That's why I thought that It would be good to share their comments on the Obama campaign. Mainly because I agree with them, but also because I've been looking for a good summary of takeaways and I believe this is one of the best.
I'm writing just the highlights, please visit their site for the whole article. It's worth it.
1. LEAD WITH HUMILITY AND ALWAYS STAY COOL
Obama exemplified a new way of thinking that meets the demands of leadership in a complex world: “Adaptive Leadership“. While a visionary puts forth a specific plan to be implemented, an adaptive leader works with constituents to devise one together. The goal is to get your employees to tell you how they would improve your company. The less constrained they feel, the more you’re going to learn and the more your organization will benefit.
2. BE A GAME CHANGER AND PLAY BY YOUR OWN RULES
To grow, you have to invent a new game and beat them at that, too. Change the rules of the game where you can.
Obama didn’t accept any campaign contributions from large companies or lobbyists. He tapped the power of the small time donor through the Internet and went on to win the nomination. His fund raising methods and strategy of foregoing government funding have changed the future of American electoral campaigns.
Brilliant marketers don’t just fight for a bigger share of the pie. They expand the pie by bringing new consumers into the market.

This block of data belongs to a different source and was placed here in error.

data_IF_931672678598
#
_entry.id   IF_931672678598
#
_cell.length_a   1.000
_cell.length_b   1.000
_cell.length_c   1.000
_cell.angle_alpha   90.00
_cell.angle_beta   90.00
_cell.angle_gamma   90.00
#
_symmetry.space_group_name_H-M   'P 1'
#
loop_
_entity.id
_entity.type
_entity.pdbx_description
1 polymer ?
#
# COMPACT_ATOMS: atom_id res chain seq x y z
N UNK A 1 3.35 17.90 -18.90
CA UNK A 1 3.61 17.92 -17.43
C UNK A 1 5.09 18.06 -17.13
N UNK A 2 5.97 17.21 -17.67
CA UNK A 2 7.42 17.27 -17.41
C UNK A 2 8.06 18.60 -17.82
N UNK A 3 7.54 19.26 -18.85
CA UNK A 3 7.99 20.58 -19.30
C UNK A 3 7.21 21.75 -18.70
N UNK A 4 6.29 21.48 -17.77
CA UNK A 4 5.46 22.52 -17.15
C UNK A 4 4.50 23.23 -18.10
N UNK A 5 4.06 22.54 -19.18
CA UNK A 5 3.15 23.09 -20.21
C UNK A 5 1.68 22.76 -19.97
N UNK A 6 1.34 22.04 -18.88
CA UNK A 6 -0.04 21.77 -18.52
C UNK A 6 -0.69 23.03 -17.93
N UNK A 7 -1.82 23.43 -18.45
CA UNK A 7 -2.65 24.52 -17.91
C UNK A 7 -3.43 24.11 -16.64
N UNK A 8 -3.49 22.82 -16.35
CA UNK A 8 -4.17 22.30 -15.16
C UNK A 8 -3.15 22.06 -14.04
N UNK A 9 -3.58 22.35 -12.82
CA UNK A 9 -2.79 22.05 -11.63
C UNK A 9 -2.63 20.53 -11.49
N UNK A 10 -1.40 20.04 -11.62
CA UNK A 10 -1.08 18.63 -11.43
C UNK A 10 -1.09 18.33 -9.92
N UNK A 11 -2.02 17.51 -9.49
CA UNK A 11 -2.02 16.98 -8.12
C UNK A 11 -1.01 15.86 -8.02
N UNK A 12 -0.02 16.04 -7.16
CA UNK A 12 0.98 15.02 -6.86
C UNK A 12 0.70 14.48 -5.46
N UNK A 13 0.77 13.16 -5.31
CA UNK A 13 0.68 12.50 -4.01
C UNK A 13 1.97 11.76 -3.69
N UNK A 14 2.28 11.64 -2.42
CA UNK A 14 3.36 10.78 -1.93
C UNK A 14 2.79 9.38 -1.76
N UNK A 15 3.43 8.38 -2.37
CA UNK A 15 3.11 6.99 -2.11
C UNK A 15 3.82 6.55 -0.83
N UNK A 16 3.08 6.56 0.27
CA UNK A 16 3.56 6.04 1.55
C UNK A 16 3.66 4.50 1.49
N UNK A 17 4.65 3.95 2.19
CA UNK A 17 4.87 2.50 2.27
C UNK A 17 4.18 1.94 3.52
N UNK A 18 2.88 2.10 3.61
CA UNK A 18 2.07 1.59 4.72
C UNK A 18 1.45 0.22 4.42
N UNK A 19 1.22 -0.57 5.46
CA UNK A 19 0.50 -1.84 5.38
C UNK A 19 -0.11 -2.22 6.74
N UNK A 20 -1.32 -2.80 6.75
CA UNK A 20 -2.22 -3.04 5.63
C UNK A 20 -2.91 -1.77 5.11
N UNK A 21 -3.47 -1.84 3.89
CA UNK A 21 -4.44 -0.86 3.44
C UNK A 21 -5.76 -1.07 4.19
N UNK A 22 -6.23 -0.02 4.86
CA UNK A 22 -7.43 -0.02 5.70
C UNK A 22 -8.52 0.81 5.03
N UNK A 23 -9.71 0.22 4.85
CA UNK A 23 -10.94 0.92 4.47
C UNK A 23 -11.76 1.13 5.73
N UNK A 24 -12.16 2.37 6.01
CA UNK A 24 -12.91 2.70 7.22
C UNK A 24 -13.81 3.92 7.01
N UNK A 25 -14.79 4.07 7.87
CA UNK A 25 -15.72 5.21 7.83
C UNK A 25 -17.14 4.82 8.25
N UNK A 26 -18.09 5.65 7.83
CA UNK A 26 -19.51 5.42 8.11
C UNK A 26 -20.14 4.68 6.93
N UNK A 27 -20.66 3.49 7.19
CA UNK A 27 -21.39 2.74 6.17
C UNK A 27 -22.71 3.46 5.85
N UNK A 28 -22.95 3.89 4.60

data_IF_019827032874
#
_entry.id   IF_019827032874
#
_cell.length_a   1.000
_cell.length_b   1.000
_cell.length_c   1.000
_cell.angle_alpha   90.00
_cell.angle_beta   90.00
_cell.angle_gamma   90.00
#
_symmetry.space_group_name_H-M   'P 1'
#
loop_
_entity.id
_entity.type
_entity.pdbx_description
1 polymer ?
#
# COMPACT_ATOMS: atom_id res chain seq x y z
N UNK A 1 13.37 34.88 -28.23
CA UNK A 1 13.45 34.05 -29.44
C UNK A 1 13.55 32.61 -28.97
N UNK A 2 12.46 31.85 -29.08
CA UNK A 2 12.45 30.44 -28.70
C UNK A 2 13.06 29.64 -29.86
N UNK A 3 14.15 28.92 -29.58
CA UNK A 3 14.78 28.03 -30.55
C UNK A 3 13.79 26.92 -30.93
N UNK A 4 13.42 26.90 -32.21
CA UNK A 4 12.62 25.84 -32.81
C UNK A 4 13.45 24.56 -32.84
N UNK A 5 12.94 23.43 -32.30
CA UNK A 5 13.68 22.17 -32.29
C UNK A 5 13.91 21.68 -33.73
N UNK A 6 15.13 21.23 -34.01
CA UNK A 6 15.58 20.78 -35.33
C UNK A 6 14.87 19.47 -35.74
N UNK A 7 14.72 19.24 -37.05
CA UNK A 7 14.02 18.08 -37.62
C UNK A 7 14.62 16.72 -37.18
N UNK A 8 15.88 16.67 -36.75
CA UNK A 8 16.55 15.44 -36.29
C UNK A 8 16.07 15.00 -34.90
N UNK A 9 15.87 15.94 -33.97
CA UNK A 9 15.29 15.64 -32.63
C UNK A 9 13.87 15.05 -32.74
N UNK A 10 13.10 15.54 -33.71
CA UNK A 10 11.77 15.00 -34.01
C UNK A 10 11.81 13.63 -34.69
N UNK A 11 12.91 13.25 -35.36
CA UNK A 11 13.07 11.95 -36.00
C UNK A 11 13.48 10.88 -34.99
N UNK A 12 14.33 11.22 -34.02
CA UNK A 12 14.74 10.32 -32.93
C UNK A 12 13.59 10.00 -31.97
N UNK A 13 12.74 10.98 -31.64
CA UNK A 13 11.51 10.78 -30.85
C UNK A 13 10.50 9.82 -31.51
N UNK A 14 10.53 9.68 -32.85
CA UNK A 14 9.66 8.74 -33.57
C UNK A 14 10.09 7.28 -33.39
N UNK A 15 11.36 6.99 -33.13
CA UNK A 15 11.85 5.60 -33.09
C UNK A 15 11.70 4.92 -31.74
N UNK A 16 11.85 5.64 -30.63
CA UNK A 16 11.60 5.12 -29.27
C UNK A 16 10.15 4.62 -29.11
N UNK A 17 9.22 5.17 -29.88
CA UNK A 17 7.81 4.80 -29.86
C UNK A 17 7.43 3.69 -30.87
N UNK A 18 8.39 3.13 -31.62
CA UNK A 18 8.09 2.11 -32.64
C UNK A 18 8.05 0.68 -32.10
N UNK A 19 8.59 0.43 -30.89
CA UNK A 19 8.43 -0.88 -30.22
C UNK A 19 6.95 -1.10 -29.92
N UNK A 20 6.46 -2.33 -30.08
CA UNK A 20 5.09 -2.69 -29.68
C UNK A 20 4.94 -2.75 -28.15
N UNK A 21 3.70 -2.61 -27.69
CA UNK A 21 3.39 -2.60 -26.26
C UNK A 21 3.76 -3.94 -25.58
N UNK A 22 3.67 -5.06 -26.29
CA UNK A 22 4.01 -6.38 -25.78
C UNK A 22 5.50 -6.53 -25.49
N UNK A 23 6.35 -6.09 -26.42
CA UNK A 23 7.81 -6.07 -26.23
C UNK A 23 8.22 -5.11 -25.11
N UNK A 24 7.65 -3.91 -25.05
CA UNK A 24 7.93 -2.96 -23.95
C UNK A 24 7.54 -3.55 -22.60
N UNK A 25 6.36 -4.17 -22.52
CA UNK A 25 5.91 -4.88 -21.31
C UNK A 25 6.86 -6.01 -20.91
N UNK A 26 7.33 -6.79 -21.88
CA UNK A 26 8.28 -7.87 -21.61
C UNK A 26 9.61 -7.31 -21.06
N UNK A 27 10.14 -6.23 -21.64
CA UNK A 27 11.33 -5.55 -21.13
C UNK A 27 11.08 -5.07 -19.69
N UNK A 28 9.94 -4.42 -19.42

3. CARVE OUT AN AUTHENTIC & RELEVANT POSITIONING AND STICK TO IT
Obama made and delivered a simple, consistent and aspirational promise: “change”. He coupled that with an empowering call to action, “yes we can.” By appealing to both the rational desire for change and the emotional need for hope, Obama presented his brand as a movement.
For Obama, however, “change” was more than a political slogan. He could not have been elected if he had not embraced and embodied the change he promised. Too many companies lurch from one strategy to the next, one consulting fad to another, because, deep down, their leaders don’t really understand what makes them different, better, and special. When you understand that, it gives you the confidence to stick to your positioning and strategy.
4. KEEP IT SIMPLE AND STAY POSITIVE:
Obama’s team understood that his message needed to cut through the clutter. “Keep it simple ” is a cliché, but it works. If you ask any Obama supporter to define what Obama stands for, you will always get the same answer: “hope and change“.
Obama understood that politics was about more than just rational argument, it was about emotional connection. People want to be inspired.